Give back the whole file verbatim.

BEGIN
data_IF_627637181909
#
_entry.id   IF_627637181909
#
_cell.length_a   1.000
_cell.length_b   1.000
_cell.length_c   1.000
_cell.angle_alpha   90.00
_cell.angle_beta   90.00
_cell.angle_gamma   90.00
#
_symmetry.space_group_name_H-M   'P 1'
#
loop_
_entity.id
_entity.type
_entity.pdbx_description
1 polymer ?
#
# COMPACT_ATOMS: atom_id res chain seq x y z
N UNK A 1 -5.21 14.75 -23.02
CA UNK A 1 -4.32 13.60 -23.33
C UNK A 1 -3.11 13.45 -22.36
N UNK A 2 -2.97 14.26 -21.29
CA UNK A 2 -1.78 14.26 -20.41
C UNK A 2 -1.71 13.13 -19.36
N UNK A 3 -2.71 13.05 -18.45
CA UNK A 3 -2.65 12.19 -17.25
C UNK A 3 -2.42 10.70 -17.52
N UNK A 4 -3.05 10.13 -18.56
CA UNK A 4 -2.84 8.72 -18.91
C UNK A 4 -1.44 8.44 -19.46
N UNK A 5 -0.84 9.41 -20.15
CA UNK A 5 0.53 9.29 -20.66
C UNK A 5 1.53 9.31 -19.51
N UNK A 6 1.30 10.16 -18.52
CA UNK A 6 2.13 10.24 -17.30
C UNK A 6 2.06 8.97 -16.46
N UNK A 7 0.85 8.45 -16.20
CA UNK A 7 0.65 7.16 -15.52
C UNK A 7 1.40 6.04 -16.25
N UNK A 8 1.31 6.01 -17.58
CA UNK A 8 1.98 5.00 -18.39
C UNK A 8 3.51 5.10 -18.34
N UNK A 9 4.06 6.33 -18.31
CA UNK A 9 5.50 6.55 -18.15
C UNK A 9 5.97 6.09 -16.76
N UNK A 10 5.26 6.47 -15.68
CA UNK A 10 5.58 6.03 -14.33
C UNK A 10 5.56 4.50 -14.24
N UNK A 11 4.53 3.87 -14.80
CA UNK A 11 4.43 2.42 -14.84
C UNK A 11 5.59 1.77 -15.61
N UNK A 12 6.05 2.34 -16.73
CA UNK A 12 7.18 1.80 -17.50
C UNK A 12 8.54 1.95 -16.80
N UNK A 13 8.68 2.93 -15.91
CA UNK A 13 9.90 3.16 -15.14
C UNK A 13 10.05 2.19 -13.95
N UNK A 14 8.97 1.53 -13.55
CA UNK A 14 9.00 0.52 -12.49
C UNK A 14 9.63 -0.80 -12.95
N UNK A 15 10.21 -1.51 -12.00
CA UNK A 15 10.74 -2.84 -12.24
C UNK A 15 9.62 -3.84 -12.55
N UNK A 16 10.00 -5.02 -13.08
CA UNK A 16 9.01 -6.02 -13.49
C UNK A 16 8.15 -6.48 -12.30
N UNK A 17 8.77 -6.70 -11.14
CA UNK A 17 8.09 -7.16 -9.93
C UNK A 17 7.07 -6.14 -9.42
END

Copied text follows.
data_IF_627637181909
#
_entry.id   IF_627637181909
#
_cell.length_a   1.000
_cell.length_b   1.000
_cell.length_c   1.000
_cell.angle_alpha   90.00
_cell.angle_beta   90.00
_cell.angle_gamma   90.00
#
_symmetry.space_group_name_H-M   'P 1'
#
loop_
_entity.id
_entity.type
_entity.pdbx_description
1 polymer ?
#
# COMPACT_ATOMS: atom_id res chain seq x y z
N UNK A 1 -5.21 14.75 -23.02
CA UNK A 1 -4.32 13.60 -23.33
C UNK A 1 -3.11 13.45 -22.36
N UNK A 2 -2.97 14.26 -21.29
CA UNK A 2 -1.78 14.26 -20.41
C UNK A 2 -1.71 13.13 -19.36
N UNK A 3 -2.71 13.05 -18.45
CA UNK A 3 -2.65 12.19 -17.25
C UNK A 3 -2.42 10.70 -17.52
N UNK A 4 -3.05 10.13 -18.56
CA UNK A 4 -2.84 8.72 -18.91
C UNK A 4 -1.44 8.44 -19.46
N UNK A 5 -0.84 9.41 -20.15
CA UNK A 5 0.53 9.29 -20.66
C UNK A 5 1.53 9.31 -19.51
N UNK A 6 1.30 10.16 -18.52
CA UNK A 6 2.13 10.24 -17.30
C UNK A 6 2.06 8.97 -16.46
N UNK A 7 0.85 8.45 -16.20
CA UNK A 7 0.65 7.16 -15.52
C UNK A 7 1.40 6.04 -16.25
N UNK A 8 1.31 6.01 -17.58
CA UNK A 8 1.98 5.00 -18.39
C UNK A 8 3.51 5.10 -18.34
N UNK A 9 4.06 6.33 -18.31
CA UNK A 9 5.50 6.55 -18.15
C UNK A 9 5.97 6.09 -16.76
N UNK A 10 5.26 6.47 -15.68
CA UNK A 10 5.58 6.03 -14.33
C UNK A 10 5.56 4.50 -14.24
N UNK A 11 4.53 3.87 -14.80
CA UNK A 11 4.43 2.42 -14.84
C UNK A 11 5.59 1.77 -15.61
N UNK A 12 6.05 2.34 -16.73
CA UNK A 12 7.18 1.80 -17.50
C UNK A 12 8.54 1.95 -16.80
N UNK A 13 8.68 2.93 -15.91
CA UNK A 13 9.90 3.16 -15.14
C UNK A 13 10.05 2.19 -13.95
N UNK A 14 8.97 1.53 -13.55
CA UNK A 14 9.00 0.52 -12.49
C UNK A 14 9.63 -0.80 -12.95
N UNK A 15 10.21 -1.51 -12.00
CA UNK A 15 10.74 -2.84 -12.24
C UNK A 15 9.62 -3.84 -12.55
N UNK A 16 10.00 -5.02 -13.08
CA UNK A 16 9.01 -6.02 -13.49
C UNK A 16 8.15 -6.48 -12.30
N UNK A 17 8.77 -6.70 -11.14
CA UNK A 17 8.09 -7.16 -9.93
C UNK A 17 7.07 -6.14 -9.42